I’m no longer 8 years old, indeed I haven’t been for quite sometime. By now my brain should be fully informed not to entertain such ridiculous, non-age appropriate notions. But no – my level of faddiness is equally matched to my competitiveness, resulting in my internal monologue shouting “Bring it on!” at any whiff of a victory dance!
One such scenario happened last Wednesday, when the weather was unusually dry for once on our annual school sports’ day. A range of activity stations had been set up, from the traditional sack races and obstacle courses to the more comical welly wanging and bum-shuffling. Something that all the children could enjoy, whether they were star athletes or less able in a sports arena.
And then there were space hoppers…
Now make no mistake, back in the day I was not to be messed with on my space hopper. It’s over-sized, rabbit-esque ears were the reins to my grinning yellow steed, that boinged and bounced its expert rider to seemingly amazing heights. And I was fast. Zooming down the avenue, my heels acted as some hand-brake turn equivalent upon reaching the end of the cul-de-sac, before racing full throttle for a return leg. But my years were still in single figures, my understanding of fast and high only relative to my small frame. I likely only jumped six inches off the ground!
Skip forward a few decades and my PB is bound to be around a third of it’s heyday height, though this did not deter me when my friend and colleague suggested we should have a hopper race. Despite an audience of small humans and their parents, humiliation was not an issue – working with children you tend to lose inhibitions quickly and find yourself in a range of laughable situations. Besides, I wasn’t going to be humiliated was I? I was the Hopper Queen! A quiet voice was trying to get through to my ears from inside my head, warning me that my opponent was much fitter than me, adept at running with lithe legs that would surely extend into graceful leaps and bounces down the track. However, a louder, testosterone fuelled voice (I do tend to lose all sensibilities as a lady sometimes) was the one that won out, yelling such positive reinforcements as, “Yeeessss! Hoo-Rah! C’Mon!” and urging me to finish in a blaze of glorious applause and admiration.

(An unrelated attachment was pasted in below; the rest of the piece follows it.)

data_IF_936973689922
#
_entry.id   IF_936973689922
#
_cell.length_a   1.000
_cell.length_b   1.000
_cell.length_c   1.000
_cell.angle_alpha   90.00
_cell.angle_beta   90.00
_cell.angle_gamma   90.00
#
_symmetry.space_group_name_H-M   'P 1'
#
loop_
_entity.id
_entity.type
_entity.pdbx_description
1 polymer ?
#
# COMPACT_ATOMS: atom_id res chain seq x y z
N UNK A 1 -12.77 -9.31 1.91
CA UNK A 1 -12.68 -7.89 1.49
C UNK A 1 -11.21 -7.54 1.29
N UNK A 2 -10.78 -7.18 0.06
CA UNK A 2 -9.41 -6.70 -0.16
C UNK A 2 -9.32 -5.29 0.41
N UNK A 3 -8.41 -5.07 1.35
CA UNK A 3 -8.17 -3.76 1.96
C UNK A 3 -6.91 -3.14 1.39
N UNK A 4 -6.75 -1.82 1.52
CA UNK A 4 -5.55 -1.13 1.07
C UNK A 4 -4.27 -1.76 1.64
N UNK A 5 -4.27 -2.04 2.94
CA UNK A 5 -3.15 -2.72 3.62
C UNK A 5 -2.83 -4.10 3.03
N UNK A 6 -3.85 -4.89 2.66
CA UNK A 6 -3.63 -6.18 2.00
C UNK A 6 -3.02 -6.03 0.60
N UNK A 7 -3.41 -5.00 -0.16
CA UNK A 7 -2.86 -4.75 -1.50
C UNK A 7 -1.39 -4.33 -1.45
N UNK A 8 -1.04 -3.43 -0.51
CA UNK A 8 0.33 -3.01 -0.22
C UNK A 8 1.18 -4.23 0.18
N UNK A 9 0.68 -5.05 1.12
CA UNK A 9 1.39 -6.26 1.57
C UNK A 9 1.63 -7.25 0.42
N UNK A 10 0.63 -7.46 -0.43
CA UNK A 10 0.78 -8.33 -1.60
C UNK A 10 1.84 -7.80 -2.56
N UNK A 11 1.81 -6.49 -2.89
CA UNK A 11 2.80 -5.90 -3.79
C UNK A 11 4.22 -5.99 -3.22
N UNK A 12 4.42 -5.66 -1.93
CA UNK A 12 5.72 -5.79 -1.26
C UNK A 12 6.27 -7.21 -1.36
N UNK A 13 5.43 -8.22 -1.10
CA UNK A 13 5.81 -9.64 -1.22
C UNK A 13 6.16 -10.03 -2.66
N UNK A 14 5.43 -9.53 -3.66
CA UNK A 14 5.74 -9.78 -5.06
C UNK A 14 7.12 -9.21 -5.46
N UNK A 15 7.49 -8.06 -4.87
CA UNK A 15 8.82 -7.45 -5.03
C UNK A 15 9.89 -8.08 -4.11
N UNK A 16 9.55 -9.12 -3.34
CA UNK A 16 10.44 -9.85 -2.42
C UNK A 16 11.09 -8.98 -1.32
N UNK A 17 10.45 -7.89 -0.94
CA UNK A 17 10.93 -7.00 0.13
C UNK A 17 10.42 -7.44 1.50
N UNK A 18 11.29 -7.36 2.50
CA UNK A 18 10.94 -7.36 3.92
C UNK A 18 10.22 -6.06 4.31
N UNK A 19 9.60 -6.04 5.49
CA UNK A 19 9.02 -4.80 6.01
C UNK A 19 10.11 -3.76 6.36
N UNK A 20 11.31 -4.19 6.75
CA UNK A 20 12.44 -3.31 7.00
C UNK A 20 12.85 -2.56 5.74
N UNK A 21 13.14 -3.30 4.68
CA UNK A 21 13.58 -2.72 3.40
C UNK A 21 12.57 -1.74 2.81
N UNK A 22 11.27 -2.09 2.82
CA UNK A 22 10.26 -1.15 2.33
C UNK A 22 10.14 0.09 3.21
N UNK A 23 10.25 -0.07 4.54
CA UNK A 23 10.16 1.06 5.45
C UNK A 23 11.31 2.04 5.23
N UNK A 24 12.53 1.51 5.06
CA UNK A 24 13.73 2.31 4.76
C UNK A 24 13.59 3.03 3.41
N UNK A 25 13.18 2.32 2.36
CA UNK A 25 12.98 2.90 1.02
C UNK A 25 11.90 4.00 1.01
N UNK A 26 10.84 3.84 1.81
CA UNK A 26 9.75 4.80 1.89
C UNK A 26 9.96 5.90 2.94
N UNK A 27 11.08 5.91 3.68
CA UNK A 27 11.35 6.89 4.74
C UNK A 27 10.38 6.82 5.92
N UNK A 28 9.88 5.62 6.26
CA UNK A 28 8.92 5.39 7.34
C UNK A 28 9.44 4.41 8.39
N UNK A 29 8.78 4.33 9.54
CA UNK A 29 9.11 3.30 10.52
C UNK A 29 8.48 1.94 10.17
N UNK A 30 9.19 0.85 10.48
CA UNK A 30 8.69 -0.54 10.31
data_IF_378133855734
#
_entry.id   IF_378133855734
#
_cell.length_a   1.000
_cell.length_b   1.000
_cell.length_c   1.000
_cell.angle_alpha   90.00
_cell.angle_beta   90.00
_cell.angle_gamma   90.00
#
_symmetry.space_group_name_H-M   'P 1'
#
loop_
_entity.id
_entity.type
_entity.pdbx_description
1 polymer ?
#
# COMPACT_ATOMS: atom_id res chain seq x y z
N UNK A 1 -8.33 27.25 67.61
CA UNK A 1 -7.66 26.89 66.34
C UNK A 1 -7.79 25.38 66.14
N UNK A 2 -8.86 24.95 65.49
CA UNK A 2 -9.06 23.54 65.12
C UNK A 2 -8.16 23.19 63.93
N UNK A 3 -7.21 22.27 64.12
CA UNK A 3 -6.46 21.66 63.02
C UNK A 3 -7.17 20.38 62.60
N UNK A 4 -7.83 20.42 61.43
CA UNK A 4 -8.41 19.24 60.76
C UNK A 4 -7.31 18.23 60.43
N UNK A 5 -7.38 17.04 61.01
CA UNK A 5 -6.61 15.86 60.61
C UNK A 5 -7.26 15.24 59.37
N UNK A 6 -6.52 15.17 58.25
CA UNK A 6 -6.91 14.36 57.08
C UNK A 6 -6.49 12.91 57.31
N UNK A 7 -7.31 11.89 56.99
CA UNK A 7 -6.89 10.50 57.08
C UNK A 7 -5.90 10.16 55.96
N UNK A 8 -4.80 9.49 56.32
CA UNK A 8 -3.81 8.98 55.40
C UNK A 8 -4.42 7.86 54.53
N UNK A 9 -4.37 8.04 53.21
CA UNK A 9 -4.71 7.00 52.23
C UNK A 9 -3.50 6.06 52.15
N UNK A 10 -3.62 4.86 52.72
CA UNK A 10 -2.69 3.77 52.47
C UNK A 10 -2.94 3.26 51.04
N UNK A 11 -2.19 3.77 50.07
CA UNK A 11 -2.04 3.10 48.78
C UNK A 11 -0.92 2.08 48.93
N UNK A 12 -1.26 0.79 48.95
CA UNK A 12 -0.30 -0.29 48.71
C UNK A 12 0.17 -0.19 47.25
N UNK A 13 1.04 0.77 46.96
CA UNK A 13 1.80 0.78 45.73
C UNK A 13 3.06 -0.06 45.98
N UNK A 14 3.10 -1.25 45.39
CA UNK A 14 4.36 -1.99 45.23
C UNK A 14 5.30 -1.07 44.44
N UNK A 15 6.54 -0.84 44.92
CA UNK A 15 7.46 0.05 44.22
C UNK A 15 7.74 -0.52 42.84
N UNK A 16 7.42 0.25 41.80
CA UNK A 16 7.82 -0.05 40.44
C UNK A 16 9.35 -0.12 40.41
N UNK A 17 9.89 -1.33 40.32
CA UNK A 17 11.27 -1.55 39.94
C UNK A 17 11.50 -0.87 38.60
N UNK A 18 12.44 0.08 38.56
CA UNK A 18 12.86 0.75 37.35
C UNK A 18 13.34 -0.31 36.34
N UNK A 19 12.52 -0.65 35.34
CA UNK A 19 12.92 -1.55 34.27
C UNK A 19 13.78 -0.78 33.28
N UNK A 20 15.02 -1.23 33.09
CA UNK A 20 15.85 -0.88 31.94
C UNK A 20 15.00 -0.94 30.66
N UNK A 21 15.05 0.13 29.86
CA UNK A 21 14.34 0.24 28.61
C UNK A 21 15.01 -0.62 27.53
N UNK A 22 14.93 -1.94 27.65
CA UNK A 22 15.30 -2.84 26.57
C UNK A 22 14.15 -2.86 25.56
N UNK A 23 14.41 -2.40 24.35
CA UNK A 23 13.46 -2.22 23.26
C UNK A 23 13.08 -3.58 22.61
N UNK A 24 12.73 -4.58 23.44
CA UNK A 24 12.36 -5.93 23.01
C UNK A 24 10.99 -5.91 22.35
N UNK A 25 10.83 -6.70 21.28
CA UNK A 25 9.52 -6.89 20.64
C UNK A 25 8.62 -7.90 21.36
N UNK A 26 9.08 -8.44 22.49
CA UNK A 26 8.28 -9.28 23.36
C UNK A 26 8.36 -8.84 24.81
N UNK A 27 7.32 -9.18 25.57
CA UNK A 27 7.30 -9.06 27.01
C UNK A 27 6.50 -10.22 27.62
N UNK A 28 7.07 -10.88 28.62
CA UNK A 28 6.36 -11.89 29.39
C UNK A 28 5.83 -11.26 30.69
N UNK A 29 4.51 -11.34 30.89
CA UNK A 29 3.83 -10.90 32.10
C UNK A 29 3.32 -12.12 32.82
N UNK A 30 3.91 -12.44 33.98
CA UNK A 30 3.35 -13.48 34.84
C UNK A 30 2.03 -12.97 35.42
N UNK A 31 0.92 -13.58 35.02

On a space hopper.
As I climbed aboard the tiny, deflating, red sack of air, it was quickly apparent that things were not as they should be. Unlike in my youth, when I was sat in an upright position, legs at a downwards angle, my cushion sank almost to the floor and my knees were somewhere up near my ears. A picture of a macabre, dismembered spider sprang to mind. No matter, the extra push needed to lift me off the floor would power me to spring along further, faster, before another touchdown.
We set off – the children excitedly cheering us along, the parents laughing, waiting for the first to fall. Two springs in and I realised I couldn’t do this, I simply could not return to my legs’ starting angle created by this pitiful choice of vehicle. “You’re on a child’s toy woman, what do you expect?” chastised my sensible voice, suddenly gaining volume. “You wanna lose? Well do ya? Not an option on my watch! Mooooove it!” Coach overpowered all sense and I think by space hopping rule-book standards, I kind of cheated. The inflatable ceased to touch the floor and I became a bunny, bouncing with as much grace as one trying to escape treacle, its odd, red, rubbery cotton-tail flapping behind.